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Changing Complaints into Curiosity

Yoga requires a participant to fully immerse themselves with themselves. From your breath to your toes, your whole self is on display for you. Allowing yourself to try more challenging poses or hold poses for an extended period of time or something that seems more simple, like changing the way you exhale, can feel like a daunting task on some days (or maybe most days). Trying can feel like the most difficult challenge of all. Whether it’s something new or something you’ve done before, it can be hard to render yourself vulnerable. However, this is exactly what a yoga practice requires, vulnerability and honesty. We get to know where we are, exactly as we are, today.

Trying something new is easier in a way, because you‘ve never done it, so you don’t have a comparison of yourself having done it. Stepping outside you’re designated comfort zone is still a challenge, and there are plenty of way to still feel discouraged, but with something new you can excuse yourself easier. Trying something new can feel more exciting and make you curious about the outcome.

Trying something again, that you don’t feel like you’re “good” at, can be another level of vulnerability. Continuously doing something that you feel you’re not “good” at, tasks you mentally to let go of your preconceived notions. The challenge isn’t whatever you’re being asked to do again, the challenge is to try to do this task with the same curiosity as the first time.

In a personal yoga practice we’re cultivating curiosity of ourselves. We’re trying to uncover all there is to know about ourselves today. Unfortunately the tendency when uncovering information is to focus on the lack. What wasn’t there, what didn’t happen, and so on. So many beautiful moments are missed focusing lack.

The saying goes that “the grass is greener on the other side” but the grass is greener where you water it, focus on what you’re trying to achieve and what you’re capable of now.

For those that are habitual self doubters or negative thinkers, switching from negativity (or lack-thinking) to positivity is going to require practice, just like everything else. Don’t be discourage when you’re trying to swap to more positive, curiosity oriented thoughts, if negative ones are still coming up for you, especially initially. Your first thought is your habit thought, it’s your initial reaction, but you don’t have to stay with it, you can challenge it with something positive.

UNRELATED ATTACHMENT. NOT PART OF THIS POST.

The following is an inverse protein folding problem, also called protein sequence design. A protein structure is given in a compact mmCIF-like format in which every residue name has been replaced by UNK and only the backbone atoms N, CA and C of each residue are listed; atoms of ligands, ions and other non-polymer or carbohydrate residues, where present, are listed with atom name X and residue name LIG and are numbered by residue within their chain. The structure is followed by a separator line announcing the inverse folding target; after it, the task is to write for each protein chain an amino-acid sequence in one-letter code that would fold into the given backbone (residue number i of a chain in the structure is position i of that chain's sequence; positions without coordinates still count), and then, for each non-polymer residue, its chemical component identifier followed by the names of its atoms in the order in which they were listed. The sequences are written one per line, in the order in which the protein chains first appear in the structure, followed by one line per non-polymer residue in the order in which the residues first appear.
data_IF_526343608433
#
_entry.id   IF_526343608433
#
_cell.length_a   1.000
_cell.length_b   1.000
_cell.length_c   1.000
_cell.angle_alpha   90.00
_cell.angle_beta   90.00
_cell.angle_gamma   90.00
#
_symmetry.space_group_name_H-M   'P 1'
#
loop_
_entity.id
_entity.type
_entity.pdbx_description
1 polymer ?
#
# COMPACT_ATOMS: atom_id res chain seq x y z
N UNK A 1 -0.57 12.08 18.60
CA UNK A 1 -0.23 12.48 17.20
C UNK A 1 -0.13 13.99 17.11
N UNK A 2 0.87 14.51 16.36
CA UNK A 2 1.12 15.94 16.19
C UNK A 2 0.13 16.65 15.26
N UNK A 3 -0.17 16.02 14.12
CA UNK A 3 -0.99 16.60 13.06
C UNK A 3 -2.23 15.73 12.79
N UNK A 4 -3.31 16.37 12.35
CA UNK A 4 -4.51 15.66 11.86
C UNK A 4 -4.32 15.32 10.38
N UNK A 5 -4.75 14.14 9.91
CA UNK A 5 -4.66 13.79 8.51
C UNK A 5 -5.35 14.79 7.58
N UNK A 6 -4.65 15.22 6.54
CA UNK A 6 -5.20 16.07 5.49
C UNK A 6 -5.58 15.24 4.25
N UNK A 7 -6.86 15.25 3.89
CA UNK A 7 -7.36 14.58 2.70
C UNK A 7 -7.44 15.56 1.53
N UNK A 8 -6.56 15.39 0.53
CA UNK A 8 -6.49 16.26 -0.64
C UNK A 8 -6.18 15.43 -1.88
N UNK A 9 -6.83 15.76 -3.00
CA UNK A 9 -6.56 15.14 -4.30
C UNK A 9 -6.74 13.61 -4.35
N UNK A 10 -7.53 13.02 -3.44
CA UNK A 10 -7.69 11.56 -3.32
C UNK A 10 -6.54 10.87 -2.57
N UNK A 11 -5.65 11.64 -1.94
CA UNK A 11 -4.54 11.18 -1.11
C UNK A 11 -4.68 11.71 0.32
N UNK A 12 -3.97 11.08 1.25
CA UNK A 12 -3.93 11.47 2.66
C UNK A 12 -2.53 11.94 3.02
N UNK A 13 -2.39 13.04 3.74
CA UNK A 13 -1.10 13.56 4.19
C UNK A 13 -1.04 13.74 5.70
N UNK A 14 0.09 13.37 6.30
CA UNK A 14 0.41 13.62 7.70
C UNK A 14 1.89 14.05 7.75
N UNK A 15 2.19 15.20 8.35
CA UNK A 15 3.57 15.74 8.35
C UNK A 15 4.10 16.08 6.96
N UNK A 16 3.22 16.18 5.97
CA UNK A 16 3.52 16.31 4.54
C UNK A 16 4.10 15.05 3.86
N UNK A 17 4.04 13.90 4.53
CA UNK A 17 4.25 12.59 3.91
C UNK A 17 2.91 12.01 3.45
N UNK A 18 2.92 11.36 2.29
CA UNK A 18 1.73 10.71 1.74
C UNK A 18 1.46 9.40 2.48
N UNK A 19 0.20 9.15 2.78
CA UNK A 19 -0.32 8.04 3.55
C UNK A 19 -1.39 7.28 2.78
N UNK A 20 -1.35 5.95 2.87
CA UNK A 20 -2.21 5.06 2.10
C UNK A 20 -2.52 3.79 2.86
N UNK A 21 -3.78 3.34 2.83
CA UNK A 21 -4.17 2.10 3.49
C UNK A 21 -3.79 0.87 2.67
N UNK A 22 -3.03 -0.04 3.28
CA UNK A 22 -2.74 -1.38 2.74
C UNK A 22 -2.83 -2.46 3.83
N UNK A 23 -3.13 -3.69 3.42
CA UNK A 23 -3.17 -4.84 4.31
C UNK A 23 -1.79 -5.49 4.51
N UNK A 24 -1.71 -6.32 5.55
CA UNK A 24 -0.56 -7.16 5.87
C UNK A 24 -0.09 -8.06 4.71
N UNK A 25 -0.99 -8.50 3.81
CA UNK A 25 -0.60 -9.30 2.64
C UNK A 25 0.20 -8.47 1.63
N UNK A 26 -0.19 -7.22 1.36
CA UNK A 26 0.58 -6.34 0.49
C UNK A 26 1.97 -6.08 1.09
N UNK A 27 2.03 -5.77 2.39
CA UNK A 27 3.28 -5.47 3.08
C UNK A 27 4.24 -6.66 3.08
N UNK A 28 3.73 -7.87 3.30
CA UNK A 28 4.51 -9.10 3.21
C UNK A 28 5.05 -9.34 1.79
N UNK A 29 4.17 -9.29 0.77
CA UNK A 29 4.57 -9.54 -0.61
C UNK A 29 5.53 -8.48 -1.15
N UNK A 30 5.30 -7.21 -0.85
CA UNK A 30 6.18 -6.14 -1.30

For example, in seated forward fold, you may have been able to touch your toes yesterday, but today the back of your legs are tight and you‘re barely getting past your knees

Some initial thoughts may come up for you like, “why can’t I do this?”, ”I’m trying as hard as I can but I’m going nowhere”, “I am not flexible enough”. Turning these thoughts into positive ones means focusing on what IS happening. “Oh I can touch my knees, my legs feel tight today so I’ll focus on keeping my upper body at a tall posture and as I exhale maybe see if I can hinge down towards my feet more”.

This is one way of thinking more positively about where you are today. Another example would be to utilize props. “My legs are tight today so if I want to touch my toes I’ll need to sit on a block or bolster“.

The main objective is taking the judgement away from your body. You’re learning what it is capable of, and from there you can adjust your personal goals. If being able to touch your toes is important to you, then you’ll know to focus more on stretches that help with that area. If touching your toes is not important to you, then any progress you see in that area will be a happy little accident, and you can turn your attention to what you do want to focus on.

No one is required to be all things. Challenge yourself to come to your yoga practice with curiosity, what can you discover about yourself today? Try to be in what IS happening and enjoy the journey.

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